On the streets, it’s difficult—and perhaps beside the point—to see graffiti as art independent of its canvas and its surroundings. The subway car, the street sign, or the formerly blank schoolyard wall are integral to experiencing the work.
And so, it’s no surprise that context is as important as content in “City as Canvas,” the touring show from the Museum of the City of New York currently on display at the Indianapolis Museum of Art (through Jan. 28).
The challenge of such a show is that most of the work cannot be shown in a museum in its original form. I’m not talking about the challenge of getting a train car into a gallery. Rather, it’s that the train wasn’t owned by the artist in the first place and that the art itself is long gone, most likely acid-washed away by officials trying to clean up the vandalism.
Side note: Has there been another show where the artists (“writers,” as many liked to be called) were committing crimes in pursuit of their art? I don’t mean to sound dismissive. To dismiss the best of graffiti art as just vandalism is naive. But to deny its criminality is also naive. At its peak in the late 1970s and early 1980s, more than $10 million a year was spent on graffiti removal in New York City.
There are no such cleanup worries at the IMA, where samples of work are up for examination far from the streets they were created to comment upon. And guards are on hand to make sure you don’t take inspiration from their artists and add your own tags.
What’s on display comes from the collection of Martin Wong, who took an early interest in the colorful, fresh artwork he saw popping up around him.
While he couldn’t take possession of tagged subway cars, he did help legitimize the form by acquiring artists’ sketchbooks as well as works on canvas and other materials. Far from its image as mere spontaneous spray painting by amateurs, he found that much of the work was carefully crafted, representing individual esthetics.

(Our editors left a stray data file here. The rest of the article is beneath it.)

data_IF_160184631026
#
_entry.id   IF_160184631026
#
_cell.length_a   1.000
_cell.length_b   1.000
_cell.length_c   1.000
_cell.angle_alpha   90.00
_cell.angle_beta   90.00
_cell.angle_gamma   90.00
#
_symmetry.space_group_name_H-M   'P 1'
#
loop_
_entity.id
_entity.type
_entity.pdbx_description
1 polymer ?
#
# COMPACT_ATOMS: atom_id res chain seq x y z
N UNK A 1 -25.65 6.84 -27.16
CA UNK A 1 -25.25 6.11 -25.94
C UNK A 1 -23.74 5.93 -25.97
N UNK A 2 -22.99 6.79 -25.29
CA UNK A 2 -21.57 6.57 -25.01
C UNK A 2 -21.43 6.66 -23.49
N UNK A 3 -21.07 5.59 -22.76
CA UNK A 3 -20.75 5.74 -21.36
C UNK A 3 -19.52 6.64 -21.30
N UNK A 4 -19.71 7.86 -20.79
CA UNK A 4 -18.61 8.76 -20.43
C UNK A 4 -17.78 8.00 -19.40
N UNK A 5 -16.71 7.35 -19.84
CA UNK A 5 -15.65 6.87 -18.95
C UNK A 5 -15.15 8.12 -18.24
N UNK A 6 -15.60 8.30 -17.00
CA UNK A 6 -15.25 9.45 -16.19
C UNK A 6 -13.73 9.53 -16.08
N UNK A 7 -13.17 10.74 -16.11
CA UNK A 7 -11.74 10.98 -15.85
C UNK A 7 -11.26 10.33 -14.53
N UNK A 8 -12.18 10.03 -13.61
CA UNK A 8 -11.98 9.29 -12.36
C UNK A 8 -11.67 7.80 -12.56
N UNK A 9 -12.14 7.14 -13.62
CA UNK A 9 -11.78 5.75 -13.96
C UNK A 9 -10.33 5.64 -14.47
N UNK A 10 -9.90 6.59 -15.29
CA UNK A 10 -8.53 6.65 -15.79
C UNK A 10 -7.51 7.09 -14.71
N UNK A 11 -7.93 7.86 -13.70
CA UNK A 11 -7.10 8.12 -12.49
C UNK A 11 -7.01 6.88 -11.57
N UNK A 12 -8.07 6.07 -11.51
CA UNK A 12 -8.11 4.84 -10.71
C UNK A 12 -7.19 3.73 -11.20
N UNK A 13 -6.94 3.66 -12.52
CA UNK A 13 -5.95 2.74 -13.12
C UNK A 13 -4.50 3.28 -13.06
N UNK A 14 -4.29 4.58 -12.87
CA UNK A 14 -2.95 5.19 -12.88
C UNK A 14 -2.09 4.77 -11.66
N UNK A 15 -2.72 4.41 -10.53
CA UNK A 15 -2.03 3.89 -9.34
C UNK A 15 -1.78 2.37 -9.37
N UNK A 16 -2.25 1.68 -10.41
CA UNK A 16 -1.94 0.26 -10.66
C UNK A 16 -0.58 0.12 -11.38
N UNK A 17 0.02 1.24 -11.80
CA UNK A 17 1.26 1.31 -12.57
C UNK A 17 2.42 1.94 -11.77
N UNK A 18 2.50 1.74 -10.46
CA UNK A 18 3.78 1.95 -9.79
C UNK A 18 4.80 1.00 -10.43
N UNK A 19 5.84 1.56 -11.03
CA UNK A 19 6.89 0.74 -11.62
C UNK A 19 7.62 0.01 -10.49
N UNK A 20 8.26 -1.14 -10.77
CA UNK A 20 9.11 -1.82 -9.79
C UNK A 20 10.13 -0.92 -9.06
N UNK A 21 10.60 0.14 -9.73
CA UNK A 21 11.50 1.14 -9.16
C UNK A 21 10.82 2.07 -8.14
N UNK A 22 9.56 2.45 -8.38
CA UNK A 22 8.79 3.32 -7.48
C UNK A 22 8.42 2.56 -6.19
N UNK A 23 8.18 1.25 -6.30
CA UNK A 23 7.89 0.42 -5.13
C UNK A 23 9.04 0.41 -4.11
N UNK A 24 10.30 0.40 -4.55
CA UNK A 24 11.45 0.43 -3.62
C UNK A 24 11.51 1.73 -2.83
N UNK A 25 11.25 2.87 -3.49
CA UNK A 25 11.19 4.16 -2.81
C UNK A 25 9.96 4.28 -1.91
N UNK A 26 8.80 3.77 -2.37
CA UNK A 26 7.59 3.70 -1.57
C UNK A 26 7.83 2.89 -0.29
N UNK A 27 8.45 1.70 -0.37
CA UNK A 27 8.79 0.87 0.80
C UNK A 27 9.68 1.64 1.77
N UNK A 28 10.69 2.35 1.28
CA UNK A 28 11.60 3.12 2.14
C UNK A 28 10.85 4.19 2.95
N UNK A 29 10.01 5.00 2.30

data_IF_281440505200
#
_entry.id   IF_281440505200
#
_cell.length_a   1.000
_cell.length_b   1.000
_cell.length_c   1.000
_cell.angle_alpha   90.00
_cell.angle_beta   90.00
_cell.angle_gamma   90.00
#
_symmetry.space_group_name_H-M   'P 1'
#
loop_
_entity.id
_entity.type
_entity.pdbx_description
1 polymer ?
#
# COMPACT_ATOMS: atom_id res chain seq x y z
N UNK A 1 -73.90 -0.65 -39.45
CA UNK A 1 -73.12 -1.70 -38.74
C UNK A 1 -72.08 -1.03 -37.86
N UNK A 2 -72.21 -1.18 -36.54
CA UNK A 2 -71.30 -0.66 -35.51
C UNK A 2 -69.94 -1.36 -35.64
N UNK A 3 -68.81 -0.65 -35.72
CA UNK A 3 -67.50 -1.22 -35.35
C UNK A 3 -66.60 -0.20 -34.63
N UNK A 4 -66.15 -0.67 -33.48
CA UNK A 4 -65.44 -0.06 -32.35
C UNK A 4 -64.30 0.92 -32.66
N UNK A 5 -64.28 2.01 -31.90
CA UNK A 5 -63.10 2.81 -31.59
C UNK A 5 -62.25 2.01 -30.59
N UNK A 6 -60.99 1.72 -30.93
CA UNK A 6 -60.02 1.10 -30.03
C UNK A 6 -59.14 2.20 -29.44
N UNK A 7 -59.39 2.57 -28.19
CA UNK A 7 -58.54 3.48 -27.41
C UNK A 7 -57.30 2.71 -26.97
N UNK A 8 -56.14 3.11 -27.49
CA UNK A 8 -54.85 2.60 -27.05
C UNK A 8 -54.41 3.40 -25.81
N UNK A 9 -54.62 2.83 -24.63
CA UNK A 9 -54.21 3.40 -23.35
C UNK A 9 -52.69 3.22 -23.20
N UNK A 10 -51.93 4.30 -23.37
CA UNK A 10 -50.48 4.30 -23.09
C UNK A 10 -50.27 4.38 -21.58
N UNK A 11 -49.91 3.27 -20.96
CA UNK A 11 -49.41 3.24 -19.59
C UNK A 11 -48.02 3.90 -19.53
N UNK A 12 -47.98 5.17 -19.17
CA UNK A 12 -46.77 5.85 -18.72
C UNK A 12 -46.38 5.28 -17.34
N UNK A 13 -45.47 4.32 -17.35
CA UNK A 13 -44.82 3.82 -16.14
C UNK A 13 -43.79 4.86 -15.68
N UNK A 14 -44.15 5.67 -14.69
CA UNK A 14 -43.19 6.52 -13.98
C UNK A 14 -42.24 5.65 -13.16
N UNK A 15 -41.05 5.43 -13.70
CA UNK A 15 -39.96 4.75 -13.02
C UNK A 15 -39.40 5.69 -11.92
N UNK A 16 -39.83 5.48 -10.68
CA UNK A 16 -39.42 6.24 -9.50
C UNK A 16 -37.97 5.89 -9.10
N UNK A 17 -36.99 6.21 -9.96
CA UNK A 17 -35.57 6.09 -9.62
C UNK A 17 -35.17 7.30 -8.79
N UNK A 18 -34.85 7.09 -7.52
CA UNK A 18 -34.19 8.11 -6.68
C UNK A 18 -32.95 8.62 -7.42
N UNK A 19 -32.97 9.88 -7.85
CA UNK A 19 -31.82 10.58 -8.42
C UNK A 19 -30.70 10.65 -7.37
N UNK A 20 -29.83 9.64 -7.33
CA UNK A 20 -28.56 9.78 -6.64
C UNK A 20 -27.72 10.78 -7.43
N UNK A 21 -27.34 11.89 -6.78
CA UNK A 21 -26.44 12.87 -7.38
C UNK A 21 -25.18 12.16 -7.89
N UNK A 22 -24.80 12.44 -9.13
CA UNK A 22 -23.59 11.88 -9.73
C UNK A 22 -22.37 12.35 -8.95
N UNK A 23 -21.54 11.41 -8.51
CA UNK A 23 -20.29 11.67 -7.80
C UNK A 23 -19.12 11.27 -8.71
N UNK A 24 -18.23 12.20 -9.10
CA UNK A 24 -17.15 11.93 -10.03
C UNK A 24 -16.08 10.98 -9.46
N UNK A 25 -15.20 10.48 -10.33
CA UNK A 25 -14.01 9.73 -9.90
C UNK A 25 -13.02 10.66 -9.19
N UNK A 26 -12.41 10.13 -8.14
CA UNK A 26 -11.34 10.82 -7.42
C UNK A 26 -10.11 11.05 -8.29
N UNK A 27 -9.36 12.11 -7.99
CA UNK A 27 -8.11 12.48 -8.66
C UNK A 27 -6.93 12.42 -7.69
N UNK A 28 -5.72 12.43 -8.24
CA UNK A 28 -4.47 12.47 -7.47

Without much to put a frame around, the show’s original artwork is heavily supplemented with photographs. Much of the work comes from pseudonymous artists (there are exceptions, Keith Haring being the highest-profile), but with easily tag-able names such as Delta 2 (Calvin Gonzales), Sharp (Aaron Goodstone) and Daze (Chris Ellis). Taken individually, they range from the equivalent of drawings you’d find in a middle-schooler’s Trapper Keeper to bold, interesting amalgams of ego, talent and chutzpah sprinkled heavily with pop culture appropriation.
There’s a pleasant airiness to the galleries housing the show at the IMA, which have been transformed into something of a train station set—albeit an unrealistically stark and clean one. Sections are marked using large circular icons a la the New York subway system and there are even train sounds played throughout. An opening tableau anchors visitors in the NYC battles of the ’70s and ’80s, when the city’s crime problems were front-page news.
Yet the attempt to immerse us in such a carefully crafted environment seems to have the opposite effect, exaggerating the inherent disconnect when graffiti art is on display in a museum.
If the esthetic were truly embraced and appreciated, wouldn’t an institution allow artists to spray paint its walls—or even paint over existing works? Isn’t that the nature of the art form?
Beyond individual images, perhaps the most telling piece in the show is an interactive in the midst of the galleries featuring faux spray-paint cans (with hiss sound effect included). These allow visitors to make faux art on a video screen.
It should get a lot of play. But, accentuated by the graffiti-can cocktail shakers for sale in the gift shop, it makes me wonder what the writers themselves would make of the Disney-fication of their youthful—and highly influential—artistic cries for attention.•
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